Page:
“If the BTR system is to go, policymakers must have a clear plan on how tens of thousands of new rental homes will be delivered…”

Earlier this week, Bloomberg reported that Ireland rents had “surged” as much as 24 percent, making it the fastest gain on record. Behind that bold headline is an average year-on-year rent increase of 14 percent in Q3. Despite the somewhat misleading headline, there were two very important points to emphasise from that global news piece; firstly, all housing issues can be linked back to the persistent lack of supply, and secondly, the current housing squeeze is not just impacting the construction and real estate markets, it is showing signs of holding back the Irish economy.

So what are the figures?

According to the latest Daft.ie report, average advertised rents rose 14.1 percent in the third quarter of the year and the supply shortage continues to tightens. National average monthly rent now stands at €1,688, up 4.3 percent from 2021. This hike is, as reported by Bloomberg, the largest quarterly increase since Daft.ie records began, back in 2006.

In Dublin, rents increased 14.3 percent, however, the largest annual increase was 17.4 percent, which was recorded in Waterford City. Limerick City and Galway City saw similarly large jumps of 17.1 percent and 16.4 percent respectively.  Of course, it is important to distinguish the rate of rent increases paid by sitting tenants, which averaged 2.5 percent over the year. Interestingly, rents of sitting tenants have risen by an average of 17 percent since Rent Pressure Zones were introduced, back in 2016, compared to open market rents, which increased 75 percent over the same period.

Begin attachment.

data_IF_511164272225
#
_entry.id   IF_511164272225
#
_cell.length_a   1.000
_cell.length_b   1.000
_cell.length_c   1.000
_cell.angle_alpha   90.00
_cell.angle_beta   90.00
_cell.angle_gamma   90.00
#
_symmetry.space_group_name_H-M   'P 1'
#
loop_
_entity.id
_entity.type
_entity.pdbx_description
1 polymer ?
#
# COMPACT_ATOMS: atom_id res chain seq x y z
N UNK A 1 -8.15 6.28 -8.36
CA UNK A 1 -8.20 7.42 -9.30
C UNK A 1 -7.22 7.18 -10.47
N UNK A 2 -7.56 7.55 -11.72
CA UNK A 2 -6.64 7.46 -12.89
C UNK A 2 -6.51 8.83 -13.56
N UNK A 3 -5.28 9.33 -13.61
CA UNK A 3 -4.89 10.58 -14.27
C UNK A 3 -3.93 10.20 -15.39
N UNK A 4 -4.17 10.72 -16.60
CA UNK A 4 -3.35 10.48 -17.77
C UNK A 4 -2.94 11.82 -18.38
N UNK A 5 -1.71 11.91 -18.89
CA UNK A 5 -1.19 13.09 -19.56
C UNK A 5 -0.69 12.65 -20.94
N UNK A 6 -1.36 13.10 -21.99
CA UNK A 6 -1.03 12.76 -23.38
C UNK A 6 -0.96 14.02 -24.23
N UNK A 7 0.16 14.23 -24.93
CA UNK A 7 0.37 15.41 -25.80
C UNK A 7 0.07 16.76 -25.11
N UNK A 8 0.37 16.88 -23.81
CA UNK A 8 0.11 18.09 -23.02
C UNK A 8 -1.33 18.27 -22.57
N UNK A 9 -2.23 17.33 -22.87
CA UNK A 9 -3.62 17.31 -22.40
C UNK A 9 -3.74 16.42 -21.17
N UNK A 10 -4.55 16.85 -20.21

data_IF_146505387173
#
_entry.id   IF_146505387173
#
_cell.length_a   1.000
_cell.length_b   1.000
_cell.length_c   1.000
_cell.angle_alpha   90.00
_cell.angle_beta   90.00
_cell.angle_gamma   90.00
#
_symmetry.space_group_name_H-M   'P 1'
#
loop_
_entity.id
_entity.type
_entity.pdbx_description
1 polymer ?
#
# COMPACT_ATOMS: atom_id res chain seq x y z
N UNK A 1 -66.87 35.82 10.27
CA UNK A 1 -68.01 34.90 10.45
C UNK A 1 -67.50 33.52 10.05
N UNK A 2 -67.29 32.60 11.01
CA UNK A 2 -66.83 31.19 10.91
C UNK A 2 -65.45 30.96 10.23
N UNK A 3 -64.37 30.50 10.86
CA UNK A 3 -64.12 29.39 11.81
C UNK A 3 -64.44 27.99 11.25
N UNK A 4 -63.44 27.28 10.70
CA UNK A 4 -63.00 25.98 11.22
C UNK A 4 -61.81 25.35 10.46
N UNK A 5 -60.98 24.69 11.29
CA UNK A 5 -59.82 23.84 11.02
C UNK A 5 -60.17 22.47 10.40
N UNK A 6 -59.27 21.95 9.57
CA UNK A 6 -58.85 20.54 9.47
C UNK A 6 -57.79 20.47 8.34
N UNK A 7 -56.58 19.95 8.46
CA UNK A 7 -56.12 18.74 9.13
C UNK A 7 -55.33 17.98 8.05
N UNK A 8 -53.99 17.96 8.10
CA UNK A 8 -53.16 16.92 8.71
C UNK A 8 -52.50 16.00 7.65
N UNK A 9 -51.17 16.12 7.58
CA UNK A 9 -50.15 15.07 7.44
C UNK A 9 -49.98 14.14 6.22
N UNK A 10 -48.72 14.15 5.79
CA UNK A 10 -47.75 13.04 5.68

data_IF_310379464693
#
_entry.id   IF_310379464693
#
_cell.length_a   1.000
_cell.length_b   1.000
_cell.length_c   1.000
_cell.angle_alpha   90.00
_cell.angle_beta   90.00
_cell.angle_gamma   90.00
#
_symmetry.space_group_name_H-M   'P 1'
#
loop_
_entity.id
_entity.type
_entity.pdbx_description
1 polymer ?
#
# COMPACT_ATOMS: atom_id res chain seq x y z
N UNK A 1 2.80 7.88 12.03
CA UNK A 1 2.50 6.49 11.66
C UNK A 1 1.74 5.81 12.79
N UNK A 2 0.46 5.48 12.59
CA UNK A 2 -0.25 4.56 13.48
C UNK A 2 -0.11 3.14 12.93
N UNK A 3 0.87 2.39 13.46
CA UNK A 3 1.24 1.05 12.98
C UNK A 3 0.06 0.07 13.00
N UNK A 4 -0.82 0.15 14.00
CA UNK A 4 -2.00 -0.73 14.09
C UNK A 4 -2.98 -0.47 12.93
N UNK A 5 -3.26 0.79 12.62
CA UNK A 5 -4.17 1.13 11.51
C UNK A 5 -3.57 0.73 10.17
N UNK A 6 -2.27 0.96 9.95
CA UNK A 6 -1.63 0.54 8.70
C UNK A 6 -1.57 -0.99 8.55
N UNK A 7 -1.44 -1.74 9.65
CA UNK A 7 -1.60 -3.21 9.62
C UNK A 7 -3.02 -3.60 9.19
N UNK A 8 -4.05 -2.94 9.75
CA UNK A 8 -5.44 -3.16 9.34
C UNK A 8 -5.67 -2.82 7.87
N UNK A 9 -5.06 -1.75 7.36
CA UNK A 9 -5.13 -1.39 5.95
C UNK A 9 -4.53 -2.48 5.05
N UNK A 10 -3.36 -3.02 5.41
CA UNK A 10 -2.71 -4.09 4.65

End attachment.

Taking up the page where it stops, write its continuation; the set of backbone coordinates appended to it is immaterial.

Report author, Ronan Lyons, said: “The best predictor of future changes in rents is the number of homes available at any particular point in time… As that has collapsed over the past 18 months, it was apparent that there would be significant upward pressure on rents all across the country. This has been confirmed in these latest figures…”. Using supply levels as a predictor of future rents in 2023 and beyond, the trajectory is almost certainly upwards for the next 18 to 24 months. 

The report author also criticised the Government’s anti-BTR policies by stating that the decade long policy of not increasing rental property has clearly failed. Also:  “The BTR system has helped generate a pipeline of tens of thousands of new rental homes that are now coming on stream and represent the best hope for alleviating the chronic shortages in the rental market… If the BTR system is to go, policymakers must have a clear plan on how tens of thousands of new rental homes will be delivered this decade in all major towns and cities”.

A stark calculation of all homes (houses and apartments) advertised for rent in Ireland right now shows just 1,087 homes available, as of 1 November. This marks a year-on-year drop of 25 percent in availability. Also, stock levels are now only about a quarter of what they were in 2019, which is entirely unsustainable. 

The key takeaway from the latest Daft.ie report is that the fundamental issue is lack of supply and the State needs to understand why new properties are not coming on stream in order to take immediate steps to address this.

Ian Lawlor
086 3625482

Managing Director 
Lotus Investment Group